Landing gear of the PTK NP spacecraft

A cutaway view of the Descent Module of the PTK NP spacecraft with its landing gear in deployed and retracted position as envisioned during its preliminary design circa 2010. (click arrow buttons to toggle the view). Copyright © 2013 Anatoly Zak

No more belly landing

One of the unique features of the PTK NP spacecraft would be its landing gear, consisting of four deployable legs. The system was officially known in Russian as Posadochnoe Ustroistvo (PU) or "landing device." No such hardware was ever present on the present-generation Soyuz spacecraft or any other Russian or Soviet vehicle. The main purpose of landing legs was to preserve a delicate body of the Descent Module, VA, during the rocket-powered landing and thus enable its reuse for at least 10 missions. As a bonus, the innovative gear would also come handy for future planetary landers.

Combined with parachutes, a rocket-powered landing system and shock-absorbing cosmonaut chairs, the PU landing gear will provide very gentle touchdown, while the rest of the crew module would never touch the ground. Cosmonauts would no longer experience a powerful jolt, let alone rolling of the capsule onto its side, often leaving crew members hanging on their seatbelts on the "ceiling" of the cabin.

Thanks to its capability to steer itself into a pre-arranged landing area, the PTK NP spacecraft would be expected to land at carefully chosen locations with dry and even surface, no trees and with only small brush acceptable for a safe landing.

Folded landing legs would be stowed in special niches of the Instrument Compartment, AO, which is a bottom section of the Descent Module. During the most of the mission landing mechanism would be covered by the protective heat shield, LPU, which would be dropped prior to touchdown as soon as the air pressure reaches right level.

Like Soyuz, (as well as most aircraft), the PTK NP would still have an option of landing on its belly, if it was forced to end its mission in a difficult terrain, such as taiga, rugged rocky surface, a body of water or if one or two legs of the landing gear failed to deploy. For such a contingency, the crushable base of the Descent Module would be designed to play a role of a shock absorber. Under such circumstances, the spacecraft could be damaged beyond repair, however, its crew would survive unscathed.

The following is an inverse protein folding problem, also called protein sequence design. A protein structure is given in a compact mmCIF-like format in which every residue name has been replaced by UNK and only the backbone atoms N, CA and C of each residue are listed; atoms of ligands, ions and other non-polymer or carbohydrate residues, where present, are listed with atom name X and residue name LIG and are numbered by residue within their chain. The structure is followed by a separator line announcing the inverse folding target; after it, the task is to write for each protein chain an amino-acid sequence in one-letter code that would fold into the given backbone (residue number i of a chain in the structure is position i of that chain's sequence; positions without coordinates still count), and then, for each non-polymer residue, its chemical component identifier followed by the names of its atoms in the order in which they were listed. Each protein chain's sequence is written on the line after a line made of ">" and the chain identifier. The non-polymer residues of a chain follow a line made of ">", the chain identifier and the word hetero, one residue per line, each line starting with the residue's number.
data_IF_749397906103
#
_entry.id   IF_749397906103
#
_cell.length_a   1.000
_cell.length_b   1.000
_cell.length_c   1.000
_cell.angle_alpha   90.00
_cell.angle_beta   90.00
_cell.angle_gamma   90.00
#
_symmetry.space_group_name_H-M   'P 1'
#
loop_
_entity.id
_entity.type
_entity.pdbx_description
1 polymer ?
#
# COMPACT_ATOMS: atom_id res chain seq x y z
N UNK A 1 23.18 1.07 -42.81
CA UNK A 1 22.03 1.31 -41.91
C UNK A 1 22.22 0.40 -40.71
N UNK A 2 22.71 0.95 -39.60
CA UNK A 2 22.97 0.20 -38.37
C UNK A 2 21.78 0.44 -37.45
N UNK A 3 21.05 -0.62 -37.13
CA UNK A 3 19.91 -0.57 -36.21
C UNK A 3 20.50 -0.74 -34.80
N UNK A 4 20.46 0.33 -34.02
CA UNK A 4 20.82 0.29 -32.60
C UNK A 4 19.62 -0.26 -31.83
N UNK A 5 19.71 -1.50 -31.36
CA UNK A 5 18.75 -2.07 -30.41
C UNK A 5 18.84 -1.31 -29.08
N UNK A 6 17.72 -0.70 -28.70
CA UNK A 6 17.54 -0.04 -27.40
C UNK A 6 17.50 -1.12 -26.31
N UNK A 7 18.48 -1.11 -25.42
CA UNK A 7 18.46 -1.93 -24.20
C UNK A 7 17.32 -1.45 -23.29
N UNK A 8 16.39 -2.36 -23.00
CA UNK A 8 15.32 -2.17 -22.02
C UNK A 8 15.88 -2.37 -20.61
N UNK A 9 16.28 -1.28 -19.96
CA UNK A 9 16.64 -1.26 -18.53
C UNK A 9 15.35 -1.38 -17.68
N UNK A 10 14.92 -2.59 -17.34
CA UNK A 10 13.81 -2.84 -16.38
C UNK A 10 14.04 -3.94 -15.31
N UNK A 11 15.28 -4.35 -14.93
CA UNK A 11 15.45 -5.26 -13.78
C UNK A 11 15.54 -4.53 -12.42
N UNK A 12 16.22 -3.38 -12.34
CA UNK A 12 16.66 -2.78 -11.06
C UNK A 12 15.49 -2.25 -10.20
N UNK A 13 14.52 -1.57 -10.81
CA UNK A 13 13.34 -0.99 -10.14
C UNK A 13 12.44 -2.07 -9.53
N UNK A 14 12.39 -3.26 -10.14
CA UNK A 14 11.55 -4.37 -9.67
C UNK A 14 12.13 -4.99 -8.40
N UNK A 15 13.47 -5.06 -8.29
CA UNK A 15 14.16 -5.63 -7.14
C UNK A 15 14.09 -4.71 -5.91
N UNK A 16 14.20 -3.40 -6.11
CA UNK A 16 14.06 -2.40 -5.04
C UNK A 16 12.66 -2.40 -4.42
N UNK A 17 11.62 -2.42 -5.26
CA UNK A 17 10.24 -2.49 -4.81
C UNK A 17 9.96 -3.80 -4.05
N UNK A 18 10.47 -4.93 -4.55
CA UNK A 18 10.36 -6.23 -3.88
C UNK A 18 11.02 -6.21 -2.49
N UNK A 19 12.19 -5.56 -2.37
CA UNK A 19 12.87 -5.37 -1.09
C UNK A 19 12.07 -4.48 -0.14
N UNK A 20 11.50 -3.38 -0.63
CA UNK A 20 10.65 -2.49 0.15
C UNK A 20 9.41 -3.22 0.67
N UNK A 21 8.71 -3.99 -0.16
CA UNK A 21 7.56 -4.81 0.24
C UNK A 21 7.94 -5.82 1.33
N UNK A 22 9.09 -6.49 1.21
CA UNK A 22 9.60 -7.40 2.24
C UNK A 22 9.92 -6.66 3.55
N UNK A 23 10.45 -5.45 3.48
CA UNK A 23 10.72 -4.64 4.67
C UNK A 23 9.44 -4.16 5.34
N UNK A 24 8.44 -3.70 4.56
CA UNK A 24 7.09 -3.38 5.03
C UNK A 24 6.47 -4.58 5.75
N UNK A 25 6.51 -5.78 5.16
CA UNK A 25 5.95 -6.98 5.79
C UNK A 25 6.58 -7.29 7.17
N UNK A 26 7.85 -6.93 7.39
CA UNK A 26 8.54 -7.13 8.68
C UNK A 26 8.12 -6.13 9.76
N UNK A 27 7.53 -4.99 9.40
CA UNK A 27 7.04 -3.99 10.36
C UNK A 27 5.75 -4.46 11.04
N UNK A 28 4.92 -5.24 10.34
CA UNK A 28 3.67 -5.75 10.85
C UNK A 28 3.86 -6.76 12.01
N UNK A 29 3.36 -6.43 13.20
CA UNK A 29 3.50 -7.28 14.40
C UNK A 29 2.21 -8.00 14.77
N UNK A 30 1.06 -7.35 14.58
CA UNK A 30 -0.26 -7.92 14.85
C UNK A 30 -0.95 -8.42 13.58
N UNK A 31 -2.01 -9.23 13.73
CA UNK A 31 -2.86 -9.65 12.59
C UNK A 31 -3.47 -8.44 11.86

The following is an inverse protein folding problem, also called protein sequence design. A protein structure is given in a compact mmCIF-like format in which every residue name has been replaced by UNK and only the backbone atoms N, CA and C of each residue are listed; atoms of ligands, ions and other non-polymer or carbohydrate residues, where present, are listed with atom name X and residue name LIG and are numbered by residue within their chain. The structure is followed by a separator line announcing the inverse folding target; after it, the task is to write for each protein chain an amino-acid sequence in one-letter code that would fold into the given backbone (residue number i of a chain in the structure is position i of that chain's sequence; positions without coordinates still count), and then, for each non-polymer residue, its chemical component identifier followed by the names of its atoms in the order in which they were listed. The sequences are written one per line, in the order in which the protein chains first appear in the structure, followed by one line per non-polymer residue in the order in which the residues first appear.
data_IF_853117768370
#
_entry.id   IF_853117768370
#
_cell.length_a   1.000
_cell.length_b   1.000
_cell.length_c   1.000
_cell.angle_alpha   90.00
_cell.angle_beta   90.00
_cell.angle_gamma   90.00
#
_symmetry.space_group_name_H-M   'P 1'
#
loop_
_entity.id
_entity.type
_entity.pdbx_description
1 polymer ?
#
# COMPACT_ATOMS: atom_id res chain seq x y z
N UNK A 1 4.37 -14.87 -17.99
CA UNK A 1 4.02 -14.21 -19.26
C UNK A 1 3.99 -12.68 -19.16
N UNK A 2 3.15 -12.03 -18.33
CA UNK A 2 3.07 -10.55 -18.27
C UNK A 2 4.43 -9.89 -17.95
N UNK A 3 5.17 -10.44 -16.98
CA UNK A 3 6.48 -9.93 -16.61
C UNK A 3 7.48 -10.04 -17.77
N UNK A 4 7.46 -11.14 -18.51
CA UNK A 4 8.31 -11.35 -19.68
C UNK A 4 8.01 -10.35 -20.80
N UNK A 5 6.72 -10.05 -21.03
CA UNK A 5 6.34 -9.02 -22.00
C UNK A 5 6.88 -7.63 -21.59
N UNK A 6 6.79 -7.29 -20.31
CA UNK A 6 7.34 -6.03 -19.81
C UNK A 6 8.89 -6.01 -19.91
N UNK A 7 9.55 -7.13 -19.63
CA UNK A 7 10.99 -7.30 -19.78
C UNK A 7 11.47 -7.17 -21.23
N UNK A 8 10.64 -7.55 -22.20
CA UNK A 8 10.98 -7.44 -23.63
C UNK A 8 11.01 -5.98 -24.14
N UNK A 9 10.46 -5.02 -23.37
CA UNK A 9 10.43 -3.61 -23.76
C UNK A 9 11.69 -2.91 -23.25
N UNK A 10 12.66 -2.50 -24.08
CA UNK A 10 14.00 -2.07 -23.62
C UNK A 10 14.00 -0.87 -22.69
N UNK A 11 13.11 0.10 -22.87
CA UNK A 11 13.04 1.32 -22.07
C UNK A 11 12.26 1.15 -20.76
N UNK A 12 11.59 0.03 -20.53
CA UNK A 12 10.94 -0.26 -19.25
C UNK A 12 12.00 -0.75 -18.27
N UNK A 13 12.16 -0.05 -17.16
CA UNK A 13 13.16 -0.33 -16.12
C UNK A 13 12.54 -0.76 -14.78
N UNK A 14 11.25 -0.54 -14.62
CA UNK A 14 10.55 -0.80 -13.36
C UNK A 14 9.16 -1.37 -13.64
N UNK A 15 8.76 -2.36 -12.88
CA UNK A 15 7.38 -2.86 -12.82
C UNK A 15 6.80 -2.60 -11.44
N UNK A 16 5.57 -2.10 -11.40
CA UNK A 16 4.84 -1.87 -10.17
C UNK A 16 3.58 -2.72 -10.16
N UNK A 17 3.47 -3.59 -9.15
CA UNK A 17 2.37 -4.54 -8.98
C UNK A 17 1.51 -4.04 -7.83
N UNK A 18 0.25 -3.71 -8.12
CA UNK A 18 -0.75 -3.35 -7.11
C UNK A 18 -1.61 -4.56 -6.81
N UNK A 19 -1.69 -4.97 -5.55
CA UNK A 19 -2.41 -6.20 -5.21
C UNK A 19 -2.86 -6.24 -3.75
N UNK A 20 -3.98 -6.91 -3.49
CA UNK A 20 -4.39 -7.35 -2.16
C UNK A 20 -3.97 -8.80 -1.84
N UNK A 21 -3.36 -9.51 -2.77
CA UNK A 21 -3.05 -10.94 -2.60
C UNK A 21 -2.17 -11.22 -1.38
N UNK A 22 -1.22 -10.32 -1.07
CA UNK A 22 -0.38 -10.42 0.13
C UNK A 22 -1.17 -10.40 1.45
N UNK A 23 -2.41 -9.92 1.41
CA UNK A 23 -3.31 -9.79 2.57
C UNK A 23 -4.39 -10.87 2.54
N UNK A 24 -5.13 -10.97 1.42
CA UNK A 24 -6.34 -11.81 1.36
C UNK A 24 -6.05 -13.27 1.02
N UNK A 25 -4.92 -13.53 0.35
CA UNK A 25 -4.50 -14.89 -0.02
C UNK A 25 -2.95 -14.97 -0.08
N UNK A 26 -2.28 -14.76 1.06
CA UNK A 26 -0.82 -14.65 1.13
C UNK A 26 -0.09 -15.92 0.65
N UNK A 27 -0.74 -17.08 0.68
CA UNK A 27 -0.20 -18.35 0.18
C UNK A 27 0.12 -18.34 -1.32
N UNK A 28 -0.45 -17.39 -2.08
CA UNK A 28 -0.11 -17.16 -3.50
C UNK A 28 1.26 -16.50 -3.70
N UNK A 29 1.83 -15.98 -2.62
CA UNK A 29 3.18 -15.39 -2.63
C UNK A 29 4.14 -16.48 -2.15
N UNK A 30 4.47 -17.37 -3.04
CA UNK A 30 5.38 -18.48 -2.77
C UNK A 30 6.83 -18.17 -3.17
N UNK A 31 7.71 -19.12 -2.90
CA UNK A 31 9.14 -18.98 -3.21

During the preliminary design of the PTK NP spacecraft from 2009 to 2010, Russian engineers favored a four-legged, pneumatically deployed landing mechanism over a three-legged architecture, because the former provided better guarantee against overturning of the vehicle on any type of soil, including sand, clay and even frozen tundra of Siberia.

During 2011, ZAO Arsenal in St. Petersburg on the contract from RKK Energia manufactured a mockup of the landing gear for the spacecraft. By the end of 2012, the same company produced a test version of the landing gear and supplied it to RKK Energia for upcoming trials.


Known specifications of the landing gear on the PTK NP spacecraft (as of 2010-2012):

Number of legs
Deployment mechanism type
Estimated mass (including deployment mechanism)
350-400 kilograms
Estimated mass of a single landing leg
87.5-100 kilograms
Estimated mass of the descent module at touchdown
7,310 kilograms
Landing leg span
3,422 millimeters
Achievable clearance between the ground and the descent module
200-250 millimeters
Maximum vertical acceleration at touchdown
up to 7 g
Maximum horizontal acceleration at touchdown
up to 5 g



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Writing and graphics by Anatoly Zak

Last edit: October 6, 2020

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PTK NP's landing leg deployment sequence as envisioned in the preliminary design circa 2010. Credit: RKK Energia


Landing gear of the PTK NP spacecraft as of 2013. Credit: Arsenal

general view

Click to enlarge. Copyright © 2013 Anatoly Zak


Click to enlarge. Copyright © 2013 Anatoly Zak


The landing gear on the prototype of the PTK NP spacecraft displayed at Moscow air show in August 2013. Click to enlarge. Copyright © 2013 Anatoly Zak


A main strut of the landing gear. Click to enlarge. Copyright © 2013 Anatoly Zak


A side view of the landing gear assembly. Click to enlarge. Copyright © 2013 Anatoly Zak


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